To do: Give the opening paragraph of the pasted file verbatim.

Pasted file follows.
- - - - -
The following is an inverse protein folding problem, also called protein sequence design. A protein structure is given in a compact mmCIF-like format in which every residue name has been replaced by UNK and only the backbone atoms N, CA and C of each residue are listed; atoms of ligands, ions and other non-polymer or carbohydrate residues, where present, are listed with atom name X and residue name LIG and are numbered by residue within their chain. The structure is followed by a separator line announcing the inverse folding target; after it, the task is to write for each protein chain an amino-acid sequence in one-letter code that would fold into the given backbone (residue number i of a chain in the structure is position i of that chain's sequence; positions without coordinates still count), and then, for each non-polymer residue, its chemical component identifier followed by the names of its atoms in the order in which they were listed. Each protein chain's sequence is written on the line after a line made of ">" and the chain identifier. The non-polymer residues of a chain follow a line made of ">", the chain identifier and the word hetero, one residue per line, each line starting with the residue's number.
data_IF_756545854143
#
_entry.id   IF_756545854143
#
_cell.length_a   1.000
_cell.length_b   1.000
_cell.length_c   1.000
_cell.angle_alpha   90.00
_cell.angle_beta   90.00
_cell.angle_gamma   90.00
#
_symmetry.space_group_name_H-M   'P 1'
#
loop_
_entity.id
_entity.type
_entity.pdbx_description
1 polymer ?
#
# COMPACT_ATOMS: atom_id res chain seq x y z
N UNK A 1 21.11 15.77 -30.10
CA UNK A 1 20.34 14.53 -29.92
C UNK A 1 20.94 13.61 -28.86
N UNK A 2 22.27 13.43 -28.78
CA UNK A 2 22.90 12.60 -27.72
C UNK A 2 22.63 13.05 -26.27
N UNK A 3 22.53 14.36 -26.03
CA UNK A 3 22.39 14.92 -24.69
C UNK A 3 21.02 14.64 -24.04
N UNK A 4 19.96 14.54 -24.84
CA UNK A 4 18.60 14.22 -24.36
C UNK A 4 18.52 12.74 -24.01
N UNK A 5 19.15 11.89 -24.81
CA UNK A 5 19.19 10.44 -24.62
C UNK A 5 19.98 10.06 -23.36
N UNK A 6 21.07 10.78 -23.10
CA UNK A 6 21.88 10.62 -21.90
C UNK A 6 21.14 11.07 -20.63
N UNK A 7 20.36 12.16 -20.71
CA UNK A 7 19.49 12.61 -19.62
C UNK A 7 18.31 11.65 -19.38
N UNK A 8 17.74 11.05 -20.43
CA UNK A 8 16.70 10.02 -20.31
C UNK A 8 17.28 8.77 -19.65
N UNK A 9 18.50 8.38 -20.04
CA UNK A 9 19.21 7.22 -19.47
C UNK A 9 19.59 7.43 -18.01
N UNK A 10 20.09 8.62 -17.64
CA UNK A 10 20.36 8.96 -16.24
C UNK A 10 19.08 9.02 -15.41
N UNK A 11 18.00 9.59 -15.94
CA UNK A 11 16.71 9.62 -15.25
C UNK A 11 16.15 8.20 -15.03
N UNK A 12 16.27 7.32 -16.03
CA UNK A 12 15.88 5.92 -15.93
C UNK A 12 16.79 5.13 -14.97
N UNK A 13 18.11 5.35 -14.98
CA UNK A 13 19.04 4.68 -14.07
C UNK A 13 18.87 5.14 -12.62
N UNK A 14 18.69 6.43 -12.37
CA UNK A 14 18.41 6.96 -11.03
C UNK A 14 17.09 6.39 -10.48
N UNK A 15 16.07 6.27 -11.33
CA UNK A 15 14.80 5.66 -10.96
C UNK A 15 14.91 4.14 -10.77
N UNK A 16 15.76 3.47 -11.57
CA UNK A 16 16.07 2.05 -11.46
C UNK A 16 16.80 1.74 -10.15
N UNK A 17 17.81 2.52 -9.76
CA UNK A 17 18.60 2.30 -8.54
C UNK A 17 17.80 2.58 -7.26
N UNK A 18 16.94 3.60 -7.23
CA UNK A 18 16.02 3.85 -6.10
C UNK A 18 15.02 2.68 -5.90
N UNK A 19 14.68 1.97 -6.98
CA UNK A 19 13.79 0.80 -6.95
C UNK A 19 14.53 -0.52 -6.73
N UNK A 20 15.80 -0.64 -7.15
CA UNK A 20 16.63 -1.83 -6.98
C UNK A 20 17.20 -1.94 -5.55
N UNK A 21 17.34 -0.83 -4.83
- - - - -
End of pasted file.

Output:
The following is an inverse protein folding problem, also called protein sequence design. A protein structure is given in a compact mmCIF-like format in which every residue name has been replaced by UNK and only the backbone atoms N, CA and C of each residue are listed; atoms of ligands, ions and other non-polymer or carbohydrate residues, where present, are listed with atom name X and residue name LIG and are numbered by residue within their chain. The structure is followed by a separator line announcing the inverse folding target; after it, the task is to write for each protein chain an amino-acid sequence in one-letter code that would fold into the given backbone (residue number i of a chain in the structure is position i of that chain's sequence; positions without coordinates still count), and then, for each non-polymer residue, its chemical component identifier followed by the names of its atoms in the order in which they were listed. Each protein chain's sequence is written on the line after a line made of ">" and the chain identifier. The non-polymer residues of a chain follow a line made of ">", the chain identifier and the word hetero, one residue per line, each line starting with the residue's number.